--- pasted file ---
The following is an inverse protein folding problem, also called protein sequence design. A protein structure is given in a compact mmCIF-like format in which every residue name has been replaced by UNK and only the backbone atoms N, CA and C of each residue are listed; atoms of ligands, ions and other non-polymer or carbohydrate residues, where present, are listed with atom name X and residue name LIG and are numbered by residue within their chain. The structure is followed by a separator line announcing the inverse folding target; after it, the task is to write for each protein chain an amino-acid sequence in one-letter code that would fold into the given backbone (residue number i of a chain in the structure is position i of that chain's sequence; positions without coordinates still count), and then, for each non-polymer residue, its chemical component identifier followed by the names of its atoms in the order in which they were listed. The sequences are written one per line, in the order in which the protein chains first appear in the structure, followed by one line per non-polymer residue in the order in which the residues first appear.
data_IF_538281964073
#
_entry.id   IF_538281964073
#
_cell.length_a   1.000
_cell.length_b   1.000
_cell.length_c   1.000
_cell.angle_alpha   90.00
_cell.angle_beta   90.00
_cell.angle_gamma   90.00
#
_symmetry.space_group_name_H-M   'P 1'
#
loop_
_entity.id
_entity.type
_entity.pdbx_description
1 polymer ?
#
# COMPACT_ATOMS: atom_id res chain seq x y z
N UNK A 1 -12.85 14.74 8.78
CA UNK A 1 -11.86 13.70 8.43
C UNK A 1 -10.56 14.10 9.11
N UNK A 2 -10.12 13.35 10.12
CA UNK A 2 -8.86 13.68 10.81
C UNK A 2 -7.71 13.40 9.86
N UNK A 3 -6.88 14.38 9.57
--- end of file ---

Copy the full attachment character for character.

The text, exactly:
The following is an inverse protein folding problem, also called protein sequence design. A protein structure is given in a compact mmCIF-like format in which every residue name has been replaced by UNK and only the backbone atoms N, CA and C of each residue are listed; atoms of ligands, ions and other non-polymer or carbohydrate residues, where present, are listed with atom name X and residue name LIG and are numbered by residue within their chain. The structure is followed by a separator line announcing the inverse folding target; after it, the task is to write for each protein chain an amino-acid sequence in one-letter code that would fold into the given backbone (residue number i of a chain in the structure is position i of that chain's sequence; positions without coordinates still count), and then, for each non-polymer residue, its chemical component identifier followed by the names of its atoms in the order in which they were listed. The sequences are written one per line, in the order in which the protein chains first appear in the structure, followed by one line per non-polymer residue in the order in which the residues first appear.
data_IF_538281964073
#
_entry.id   IF_538281964073
#
_cell.length_a   1.000
_cell.length_b   1.000
_cell.length_c   1.000
_cell.angle_alpha   90.00
_cell.angle_beta   90.00
_cell.angle_gamma   90.00
#
_symmetry.space_group_name_H-M   'P 1'
#
loop_
_entity.id
_entity.type
_entity.pdbx_description
1 polymer ?
#
# COMPACT_ATOMS: atom_id res chain seq x y z
N UNK A 1 -12.85 14.74 8.78
CA UNK A 1 -11.86 13.70 8.43
C UNK A 1 -10.56 14.10 9.11
N UNK A 2 -10.12 13.35 10.12
CA UNK A 2 -8.86 13.68 10.81
C UNK A 2 -7.71 13.40 9.86
N UNK A 3 -6.88 14.38 9.57